Can foreign nationals purchase real estate in New York City?
What is meant by a Condominium, Townhouse, Co-op, and Condop? How do they differ?
What kinds of costs are associated with real estate ownership in New York City?
What tax abatements exist for developers and purchasers?
When buying New York City real estate, what will be the closing costs?
Is it possible for a foreign buyer to get a mortgage for a purchase in New York City?
Who pays real estate brokerage fees in New York City?
What is the best way to find property in the New York City real estate market?
How to check title and conduct due diligence?
How are property rights registered in New York City?
What steps are required to purchase real estate in New York City?
Foreign nationals can purchase real estate in New York without any major obstacles. In fact, foreign-born owners make up a significant part of the overall New York market. Condo and townhouse ownership are the most popular forms of real estate for foreign nationals because they do not usually require the purchaser to produce U.S. tax returns, which are almost always required for the purchase of shares in a co-op.
For more information please visit our page Foreign Investors.
A Condominium (Condo) is the ownership of a single unit in a multi-unit property where the rights to the land and the real estate are held directly by the owner. A condo is the most flexible form of ownership for an investor looking for a property in a multi-unit building. In a condominium, the managing body of the building is the board of directors. While a condominium purchase requires approval of the board, it is mostly a formality, unlike co-ops.
In New York a townhouse is usually a 2-5 story building on a 1,500-2,500 square foot lot which was built in the 19th or early 20th century and has a single owner. Single-family townhouses that are in good condition but retain original architectural details are highly sought-after and extremely rare. For this reason, single family townhouses in good locations command significant prices. Often townhouses were broken up into multiple rental units. This type of property is known as multi-family property.
When an individual purchases an apartment in a co-op (or cooperative) building, he or she is actually purchasing shares in a company that owns the rights to land (be it fee simple or leasehold) and the improvements (a building with multiple units). Simultaneously, the purchaser receives a proprietary lease which allows him or her to occupy a certain unit in the building. As any company with multiple owners, the co-op is run by a board of directors which makes decisions for the rest of the shareholders. The board of directors has the right to regulate who can buy an apartment in the building and who cannot. Moreover, in practice, the board has the power to reject anyone they subjectively believe would not be a good fit for the building without explanation to either seller or prospective buyer. In order to purchase a co-op a prospective buyer most often fills out a board package which will include information such as assets, credit history, U.S. employment status, tax returns, and other personal information. On average, the board of directors reviews an application for 1-2 months before a decision is made to accept a purchaser into the building, however this can take as long as 6 months in some cases.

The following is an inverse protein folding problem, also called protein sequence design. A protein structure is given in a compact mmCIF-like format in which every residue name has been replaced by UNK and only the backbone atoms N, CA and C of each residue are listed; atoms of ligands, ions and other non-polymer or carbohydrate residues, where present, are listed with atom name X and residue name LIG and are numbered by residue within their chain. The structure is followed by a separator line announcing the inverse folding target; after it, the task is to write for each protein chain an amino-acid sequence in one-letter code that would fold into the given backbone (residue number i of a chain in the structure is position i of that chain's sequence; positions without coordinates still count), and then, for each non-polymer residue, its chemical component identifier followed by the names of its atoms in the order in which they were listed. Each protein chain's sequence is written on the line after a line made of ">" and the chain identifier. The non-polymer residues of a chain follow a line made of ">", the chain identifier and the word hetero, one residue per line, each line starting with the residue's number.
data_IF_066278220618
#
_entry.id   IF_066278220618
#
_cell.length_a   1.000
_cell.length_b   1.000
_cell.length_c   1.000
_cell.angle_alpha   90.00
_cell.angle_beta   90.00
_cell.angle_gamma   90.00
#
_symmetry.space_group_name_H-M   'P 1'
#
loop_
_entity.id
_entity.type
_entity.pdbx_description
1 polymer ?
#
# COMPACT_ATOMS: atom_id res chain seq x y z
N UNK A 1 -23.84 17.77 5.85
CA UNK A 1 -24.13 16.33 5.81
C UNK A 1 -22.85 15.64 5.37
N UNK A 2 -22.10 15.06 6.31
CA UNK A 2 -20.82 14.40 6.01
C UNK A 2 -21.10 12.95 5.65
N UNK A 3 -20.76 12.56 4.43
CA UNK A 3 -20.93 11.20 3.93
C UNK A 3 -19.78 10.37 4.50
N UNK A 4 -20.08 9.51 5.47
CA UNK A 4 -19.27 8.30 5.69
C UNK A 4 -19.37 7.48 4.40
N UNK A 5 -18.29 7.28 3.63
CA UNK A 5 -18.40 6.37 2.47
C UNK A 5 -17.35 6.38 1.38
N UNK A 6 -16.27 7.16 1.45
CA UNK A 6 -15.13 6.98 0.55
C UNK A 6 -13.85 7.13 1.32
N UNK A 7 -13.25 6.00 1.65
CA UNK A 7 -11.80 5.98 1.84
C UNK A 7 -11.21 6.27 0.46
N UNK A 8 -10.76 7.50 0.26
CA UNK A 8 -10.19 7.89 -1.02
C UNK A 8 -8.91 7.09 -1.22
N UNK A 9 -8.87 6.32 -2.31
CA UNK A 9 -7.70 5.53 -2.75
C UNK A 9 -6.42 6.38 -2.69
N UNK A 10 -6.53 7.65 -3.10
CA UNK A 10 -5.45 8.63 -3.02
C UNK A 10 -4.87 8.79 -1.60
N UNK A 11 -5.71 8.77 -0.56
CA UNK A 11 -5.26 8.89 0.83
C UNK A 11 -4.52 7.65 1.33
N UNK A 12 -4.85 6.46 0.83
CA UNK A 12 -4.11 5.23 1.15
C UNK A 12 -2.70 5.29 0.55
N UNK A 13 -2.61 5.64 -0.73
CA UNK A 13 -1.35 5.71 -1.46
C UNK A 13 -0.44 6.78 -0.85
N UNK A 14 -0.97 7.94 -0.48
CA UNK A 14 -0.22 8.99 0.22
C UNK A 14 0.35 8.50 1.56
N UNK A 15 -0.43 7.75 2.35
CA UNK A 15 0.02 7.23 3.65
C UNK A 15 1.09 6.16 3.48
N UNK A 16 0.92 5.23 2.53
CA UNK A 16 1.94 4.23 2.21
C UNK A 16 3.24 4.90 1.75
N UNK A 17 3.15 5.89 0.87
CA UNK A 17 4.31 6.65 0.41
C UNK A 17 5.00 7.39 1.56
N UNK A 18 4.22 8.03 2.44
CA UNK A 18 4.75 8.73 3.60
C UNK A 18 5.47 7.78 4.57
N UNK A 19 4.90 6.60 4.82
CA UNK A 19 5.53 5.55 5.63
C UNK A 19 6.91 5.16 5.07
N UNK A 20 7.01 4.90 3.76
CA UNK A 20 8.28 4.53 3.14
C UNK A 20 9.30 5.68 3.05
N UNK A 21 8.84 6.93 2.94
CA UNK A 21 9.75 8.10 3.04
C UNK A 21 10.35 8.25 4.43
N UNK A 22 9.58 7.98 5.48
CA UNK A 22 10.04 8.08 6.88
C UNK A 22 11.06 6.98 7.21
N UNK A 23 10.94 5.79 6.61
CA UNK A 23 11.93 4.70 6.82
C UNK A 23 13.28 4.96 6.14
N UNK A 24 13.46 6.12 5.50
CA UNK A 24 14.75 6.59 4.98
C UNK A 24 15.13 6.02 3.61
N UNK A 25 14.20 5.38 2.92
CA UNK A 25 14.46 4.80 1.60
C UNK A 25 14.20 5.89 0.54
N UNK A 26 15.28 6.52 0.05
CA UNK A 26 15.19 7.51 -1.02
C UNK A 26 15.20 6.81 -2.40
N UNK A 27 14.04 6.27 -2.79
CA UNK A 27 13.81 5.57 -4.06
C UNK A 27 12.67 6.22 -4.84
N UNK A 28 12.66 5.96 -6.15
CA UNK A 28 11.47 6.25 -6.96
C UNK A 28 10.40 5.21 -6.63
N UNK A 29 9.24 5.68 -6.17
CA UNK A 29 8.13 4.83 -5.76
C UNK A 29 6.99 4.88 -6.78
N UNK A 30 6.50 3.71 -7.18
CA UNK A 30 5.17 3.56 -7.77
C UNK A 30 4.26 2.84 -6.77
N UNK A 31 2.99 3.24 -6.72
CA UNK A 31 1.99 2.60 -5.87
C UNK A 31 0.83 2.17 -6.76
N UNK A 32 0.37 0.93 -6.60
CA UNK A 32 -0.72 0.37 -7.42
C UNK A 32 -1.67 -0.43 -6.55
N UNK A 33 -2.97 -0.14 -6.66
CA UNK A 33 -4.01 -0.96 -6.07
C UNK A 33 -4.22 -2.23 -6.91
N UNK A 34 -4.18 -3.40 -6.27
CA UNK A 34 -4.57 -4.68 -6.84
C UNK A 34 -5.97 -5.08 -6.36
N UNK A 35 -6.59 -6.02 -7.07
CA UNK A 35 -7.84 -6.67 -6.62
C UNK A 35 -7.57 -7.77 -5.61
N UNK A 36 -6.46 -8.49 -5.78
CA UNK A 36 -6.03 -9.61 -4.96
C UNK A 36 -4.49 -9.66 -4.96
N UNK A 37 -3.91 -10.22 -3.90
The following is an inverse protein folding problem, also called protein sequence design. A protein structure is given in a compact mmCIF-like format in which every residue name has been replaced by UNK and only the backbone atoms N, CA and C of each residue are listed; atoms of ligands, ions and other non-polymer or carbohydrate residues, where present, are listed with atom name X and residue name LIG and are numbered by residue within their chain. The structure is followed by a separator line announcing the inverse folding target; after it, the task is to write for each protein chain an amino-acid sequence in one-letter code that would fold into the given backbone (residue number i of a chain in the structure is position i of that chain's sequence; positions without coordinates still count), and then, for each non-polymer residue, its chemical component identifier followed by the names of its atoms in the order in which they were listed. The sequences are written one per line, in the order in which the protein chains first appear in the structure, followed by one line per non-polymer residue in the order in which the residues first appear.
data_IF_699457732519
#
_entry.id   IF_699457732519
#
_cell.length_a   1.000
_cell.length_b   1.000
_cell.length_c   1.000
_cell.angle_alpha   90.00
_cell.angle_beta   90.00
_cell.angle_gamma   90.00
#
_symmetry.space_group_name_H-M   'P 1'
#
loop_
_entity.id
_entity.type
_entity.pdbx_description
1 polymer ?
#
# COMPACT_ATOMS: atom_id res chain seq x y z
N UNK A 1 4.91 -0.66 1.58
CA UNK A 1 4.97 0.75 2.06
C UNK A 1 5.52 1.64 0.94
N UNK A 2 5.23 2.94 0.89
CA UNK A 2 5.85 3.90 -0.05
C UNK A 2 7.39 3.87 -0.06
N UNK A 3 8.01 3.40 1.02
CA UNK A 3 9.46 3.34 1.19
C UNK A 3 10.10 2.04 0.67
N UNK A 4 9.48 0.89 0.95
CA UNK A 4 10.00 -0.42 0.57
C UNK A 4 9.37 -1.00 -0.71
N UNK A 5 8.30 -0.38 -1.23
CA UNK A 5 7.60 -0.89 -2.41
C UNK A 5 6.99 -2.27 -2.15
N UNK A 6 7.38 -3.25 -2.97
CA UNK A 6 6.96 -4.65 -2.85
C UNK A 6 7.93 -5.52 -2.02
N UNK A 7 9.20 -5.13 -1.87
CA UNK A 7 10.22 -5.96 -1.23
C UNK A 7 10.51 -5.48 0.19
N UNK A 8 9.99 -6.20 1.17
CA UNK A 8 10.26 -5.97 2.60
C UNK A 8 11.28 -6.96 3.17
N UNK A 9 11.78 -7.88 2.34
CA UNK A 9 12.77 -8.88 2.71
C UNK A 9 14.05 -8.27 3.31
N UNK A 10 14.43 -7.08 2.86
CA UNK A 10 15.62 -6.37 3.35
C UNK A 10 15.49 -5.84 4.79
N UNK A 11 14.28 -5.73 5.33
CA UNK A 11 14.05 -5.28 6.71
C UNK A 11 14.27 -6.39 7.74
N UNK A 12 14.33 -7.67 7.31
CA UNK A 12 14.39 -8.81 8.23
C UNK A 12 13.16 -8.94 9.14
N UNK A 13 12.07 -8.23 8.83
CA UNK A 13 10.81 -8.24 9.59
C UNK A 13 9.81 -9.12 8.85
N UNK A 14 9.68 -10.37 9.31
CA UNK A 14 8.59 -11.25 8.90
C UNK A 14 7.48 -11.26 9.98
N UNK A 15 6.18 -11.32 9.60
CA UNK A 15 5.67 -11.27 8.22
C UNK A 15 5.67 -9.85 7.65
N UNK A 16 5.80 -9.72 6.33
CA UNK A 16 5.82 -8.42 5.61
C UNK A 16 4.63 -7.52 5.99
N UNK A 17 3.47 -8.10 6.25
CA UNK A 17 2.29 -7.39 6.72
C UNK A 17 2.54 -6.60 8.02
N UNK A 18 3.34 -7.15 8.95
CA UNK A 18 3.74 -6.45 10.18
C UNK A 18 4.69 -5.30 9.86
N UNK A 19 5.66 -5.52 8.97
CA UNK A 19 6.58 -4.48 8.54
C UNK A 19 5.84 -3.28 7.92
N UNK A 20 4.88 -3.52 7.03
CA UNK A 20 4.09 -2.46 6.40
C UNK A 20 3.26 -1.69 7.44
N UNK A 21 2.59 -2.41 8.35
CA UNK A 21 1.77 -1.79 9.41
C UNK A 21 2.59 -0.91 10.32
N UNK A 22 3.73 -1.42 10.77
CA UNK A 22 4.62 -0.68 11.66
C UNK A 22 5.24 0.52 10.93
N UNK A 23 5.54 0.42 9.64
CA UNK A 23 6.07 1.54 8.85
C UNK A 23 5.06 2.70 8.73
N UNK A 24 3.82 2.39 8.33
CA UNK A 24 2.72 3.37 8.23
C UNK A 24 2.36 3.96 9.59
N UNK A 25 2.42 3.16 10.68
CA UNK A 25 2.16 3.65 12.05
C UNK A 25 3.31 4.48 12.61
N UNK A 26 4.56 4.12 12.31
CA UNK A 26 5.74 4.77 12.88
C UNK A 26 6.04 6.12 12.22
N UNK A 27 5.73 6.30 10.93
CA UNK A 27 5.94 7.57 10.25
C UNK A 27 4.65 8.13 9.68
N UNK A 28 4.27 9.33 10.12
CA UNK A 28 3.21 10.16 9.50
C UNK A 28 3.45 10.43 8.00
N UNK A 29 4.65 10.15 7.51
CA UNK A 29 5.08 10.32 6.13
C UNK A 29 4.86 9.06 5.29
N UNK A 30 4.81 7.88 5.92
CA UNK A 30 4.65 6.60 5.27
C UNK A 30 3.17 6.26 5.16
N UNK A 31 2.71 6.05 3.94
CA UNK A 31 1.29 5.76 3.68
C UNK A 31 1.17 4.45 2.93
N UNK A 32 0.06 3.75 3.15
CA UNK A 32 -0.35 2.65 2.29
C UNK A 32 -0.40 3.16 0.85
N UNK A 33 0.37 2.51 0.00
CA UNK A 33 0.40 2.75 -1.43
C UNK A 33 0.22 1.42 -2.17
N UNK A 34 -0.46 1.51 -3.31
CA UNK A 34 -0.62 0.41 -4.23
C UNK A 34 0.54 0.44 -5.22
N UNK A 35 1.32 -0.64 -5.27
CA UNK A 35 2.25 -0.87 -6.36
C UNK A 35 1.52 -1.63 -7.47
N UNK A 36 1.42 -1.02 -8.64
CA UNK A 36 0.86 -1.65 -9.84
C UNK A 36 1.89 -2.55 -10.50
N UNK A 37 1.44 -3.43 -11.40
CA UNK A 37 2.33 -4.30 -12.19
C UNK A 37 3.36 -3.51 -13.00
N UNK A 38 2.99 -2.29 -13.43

Unfortunately getting into the building is not the end of the problems with owning a co-op apartment. Very often co-ops will not allow the owner to rent out the unit, and if they do usually each tenant has to go through a similar process getting accepted by the board. In addition, the co-op may take a percentage of your revenue from the rental, usually 10%. As if this wasn’t problematic enough, often coops demand 1-3% of the value of the apartment when an owner goes to sell it. This is known as the flip-tax. All these funds go to the coop’s annual budget. These factors make purchasing a co-op apartment unattractive for most investors, especially foreign investors.
A Сondop is a classification that is often misused by brokers to mean a co-op with flexible, “condo-like” by-laws. However, technically the definition of a condop is a building that has both condominium and cooperative ownership. This is most commonly seen when a building has retail on the first floor and apartments above. Often these properties will be condops, such that the retail is a condominium and the residential floors are owned separately by a cooperative.